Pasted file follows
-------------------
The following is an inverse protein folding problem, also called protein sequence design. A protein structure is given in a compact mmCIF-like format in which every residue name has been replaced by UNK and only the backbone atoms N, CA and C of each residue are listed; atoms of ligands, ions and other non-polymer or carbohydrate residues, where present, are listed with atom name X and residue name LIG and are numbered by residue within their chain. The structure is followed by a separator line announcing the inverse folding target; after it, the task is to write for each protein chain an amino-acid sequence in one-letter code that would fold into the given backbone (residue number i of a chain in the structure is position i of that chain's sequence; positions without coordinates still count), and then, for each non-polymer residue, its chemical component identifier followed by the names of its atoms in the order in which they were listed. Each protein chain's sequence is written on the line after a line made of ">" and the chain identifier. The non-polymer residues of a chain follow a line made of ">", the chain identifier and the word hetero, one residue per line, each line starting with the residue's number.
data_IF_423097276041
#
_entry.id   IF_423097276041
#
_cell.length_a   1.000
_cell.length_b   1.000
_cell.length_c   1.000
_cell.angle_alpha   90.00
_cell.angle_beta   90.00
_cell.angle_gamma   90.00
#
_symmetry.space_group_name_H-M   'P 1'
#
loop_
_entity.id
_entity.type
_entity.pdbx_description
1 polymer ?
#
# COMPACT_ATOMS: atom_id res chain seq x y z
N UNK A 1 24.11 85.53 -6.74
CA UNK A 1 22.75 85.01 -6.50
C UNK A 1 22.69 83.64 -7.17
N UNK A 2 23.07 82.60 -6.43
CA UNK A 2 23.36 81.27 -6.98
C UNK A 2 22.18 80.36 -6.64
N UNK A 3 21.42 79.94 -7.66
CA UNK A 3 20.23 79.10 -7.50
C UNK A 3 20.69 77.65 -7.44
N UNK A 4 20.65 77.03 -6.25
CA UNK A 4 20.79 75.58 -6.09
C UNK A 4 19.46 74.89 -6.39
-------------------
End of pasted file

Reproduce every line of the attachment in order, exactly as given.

The following is an inverse protein folding problem, also called protein sequence design. A protein structure is given in a compact mmCIF-like format in which every residue name has been replaced by UNK and only the backbone atoms N, CA and C of each residue are listed; atoms of ligands, ions and other non-polymer or carbohydrate residues, where present, are listed with atom name X and residue name LIG and are numbered by residue within their chain. The structure is followed by a separator line announcing the inverse folding target; after it, the task is to write for each protein chain an amino-acid sequence in one-letter code that would fold into the given backbone (residue number i of a chain in the structure is position i of that chain's sequence; positions without coordinates still count), and then, for each non-polymer residue, its chemical component identifier followed by the names of its atoms in the order in which they were listed. Each protein chain's sequence is written on the line after a line made of ">" and the chain identifier. The non-polymer residues of a chain follow a line made of ">", the chain identifier and the word hetero, one residue per line, each line starting with the residue's number.
data_IF_423097276041
#
_entry.id   IF_423097276041
#
_cell.length_a   1.000
_cell.length_b   1.000
_cell.length_c   1.000
_cell.angle_alpha   90.00
_cell.angle_beta   90.00
_cell.angle_gamma   90.00
#
_symmetry.space_group_name_H-M   'P 1'
#
loop_
_entity.id
_entity.type
_entity.pdbx_description
1 polymer ?
#
# COMPACT_ATOMS: atom_id res chain seq x y z
N UNK A 1 24.11 85.53 -6.74
CA UNK A 1 22.75 85.01 -6.50
C UNK A 1 22.69 83.64 -7.17
N UNK A 2 23.07 82.60 -6.43
CA UNK A 2 23.36 81.27 -6.98
C UNK A 2 22.18 80.36 -6.64
N UNK A 3 21.42 79.94 -7.66
CA UNK A 3 20.23 79.10 -7.50
C UNK A 3 20.69 77.65 -7.44
N UNK A 4 20.65 77.03 -6.25
CA UNK A 4 20.79 75.58 -6.09
C UNK A 4 19.46 74.89 -6.39